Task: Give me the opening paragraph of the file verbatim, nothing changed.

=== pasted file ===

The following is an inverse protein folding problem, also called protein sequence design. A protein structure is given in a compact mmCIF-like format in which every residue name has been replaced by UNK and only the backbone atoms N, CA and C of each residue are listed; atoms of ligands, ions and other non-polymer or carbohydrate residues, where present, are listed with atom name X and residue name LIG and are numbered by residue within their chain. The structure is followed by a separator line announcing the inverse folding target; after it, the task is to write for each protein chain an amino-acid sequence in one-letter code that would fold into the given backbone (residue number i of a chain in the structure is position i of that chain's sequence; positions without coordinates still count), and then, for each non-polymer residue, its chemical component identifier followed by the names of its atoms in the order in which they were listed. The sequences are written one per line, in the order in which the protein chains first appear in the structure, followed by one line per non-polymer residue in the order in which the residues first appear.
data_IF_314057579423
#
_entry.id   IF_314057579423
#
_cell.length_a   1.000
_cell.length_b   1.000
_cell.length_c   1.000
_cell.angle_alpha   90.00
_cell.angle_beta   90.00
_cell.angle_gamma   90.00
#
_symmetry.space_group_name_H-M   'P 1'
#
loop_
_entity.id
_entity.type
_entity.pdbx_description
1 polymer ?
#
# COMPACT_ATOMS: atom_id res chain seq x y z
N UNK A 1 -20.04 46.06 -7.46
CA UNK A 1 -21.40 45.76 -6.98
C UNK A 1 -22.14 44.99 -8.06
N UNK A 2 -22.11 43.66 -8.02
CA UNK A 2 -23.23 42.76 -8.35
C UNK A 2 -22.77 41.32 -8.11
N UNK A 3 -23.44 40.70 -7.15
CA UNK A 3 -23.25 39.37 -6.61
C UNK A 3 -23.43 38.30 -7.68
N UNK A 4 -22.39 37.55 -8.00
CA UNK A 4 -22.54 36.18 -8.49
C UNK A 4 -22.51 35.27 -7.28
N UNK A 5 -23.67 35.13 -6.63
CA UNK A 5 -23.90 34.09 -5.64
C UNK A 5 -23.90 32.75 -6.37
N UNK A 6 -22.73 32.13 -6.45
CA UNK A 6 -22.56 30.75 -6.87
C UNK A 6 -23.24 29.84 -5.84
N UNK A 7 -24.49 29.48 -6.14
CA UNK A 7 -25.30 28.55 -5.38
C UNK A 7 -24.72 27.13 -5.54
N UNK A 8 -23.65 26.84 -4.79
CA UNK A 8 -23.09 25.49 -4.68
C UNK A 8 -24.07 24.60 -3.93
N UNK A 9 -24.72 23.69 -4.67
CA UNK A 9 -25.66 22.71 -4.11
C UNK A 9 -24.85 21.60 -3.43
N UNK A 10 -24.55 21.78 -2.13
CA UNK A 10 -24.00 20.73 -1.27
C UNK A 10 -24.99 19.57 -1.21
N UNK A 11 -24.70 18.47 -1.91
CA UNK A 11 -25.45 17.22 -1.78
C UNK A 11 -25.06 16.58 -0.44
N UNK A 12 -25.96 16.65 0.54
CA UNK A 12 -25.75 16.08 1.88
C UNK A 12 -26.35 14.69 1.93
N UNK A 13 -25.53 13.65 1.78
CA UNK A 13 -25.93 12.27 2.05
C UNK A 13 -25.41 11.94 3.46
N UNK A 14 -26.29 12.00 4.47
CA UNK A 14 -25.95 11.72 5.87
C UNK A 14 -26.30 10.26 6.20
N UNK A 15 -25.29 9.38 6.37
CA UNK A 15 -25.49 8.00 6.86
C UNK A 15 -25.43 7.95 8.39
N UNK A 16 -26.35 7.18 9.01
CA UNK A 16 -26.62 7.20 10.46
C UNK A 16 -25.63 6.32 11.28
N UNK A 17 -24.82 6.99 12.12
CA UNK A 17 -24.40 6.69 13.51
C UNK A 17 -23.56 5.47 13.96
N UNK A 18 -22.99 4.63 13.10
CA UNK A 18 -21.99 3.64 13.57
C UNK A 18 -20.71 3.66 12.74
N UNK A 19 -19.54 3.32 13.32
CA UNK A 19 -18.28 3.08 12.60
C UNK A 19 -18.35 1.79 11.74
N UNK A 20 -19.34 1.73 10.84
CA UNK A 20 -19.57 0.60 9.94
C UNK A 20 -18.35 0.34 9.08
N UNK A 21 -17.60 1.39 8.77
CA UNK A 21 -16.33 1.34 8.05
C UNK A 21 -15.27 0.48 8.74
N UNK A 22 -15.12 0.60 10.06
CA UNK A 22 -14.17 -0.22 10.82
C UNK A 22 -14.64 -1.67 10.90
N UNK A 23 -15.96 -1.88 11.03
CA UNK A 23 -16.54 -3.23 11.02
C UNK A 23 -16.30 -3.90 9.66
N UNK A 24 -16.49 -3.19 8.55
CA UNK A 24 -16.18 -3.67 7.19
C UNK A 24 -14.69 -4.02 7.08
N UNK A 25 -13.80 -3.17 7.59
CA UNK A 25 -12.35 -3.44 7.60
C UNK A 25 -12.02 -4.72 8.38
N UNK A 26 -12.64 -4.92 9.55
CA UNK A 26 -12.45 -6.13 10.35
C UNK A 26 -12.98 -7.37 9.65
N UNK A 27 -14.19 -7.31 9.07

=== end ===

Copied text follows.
The following is an inverse protein folding problem, also called protein sequence design. A protein structure is given in a compact mmCIF-like format in which every residue name has been replaced by UNK and only the backbone atoms N, CA and C of each residue are listed; atoms of ligands, ions and other non-polymer or carbohydrate residues, where present, are listed with atom name X and residue name LIG and are numbered by residue within their chain. The structure is followed by a separator line announcing the inverse folding target; after it, the task is to write for each protein chain an amino-acid sequence in one-letter code that would fold into the given backbone (residue number i of a chain in the structure is position i of that chain's sequence; positions without coordinates still count), and then, for each non-polymer residue, its chemical component identifier followed by the names of its atoms in the order in which they were listed. The sequences are written one per line, in the order in which the protein chains first appear in the structure, followed by one line per non-polymer residue in the order in which the residues first appear.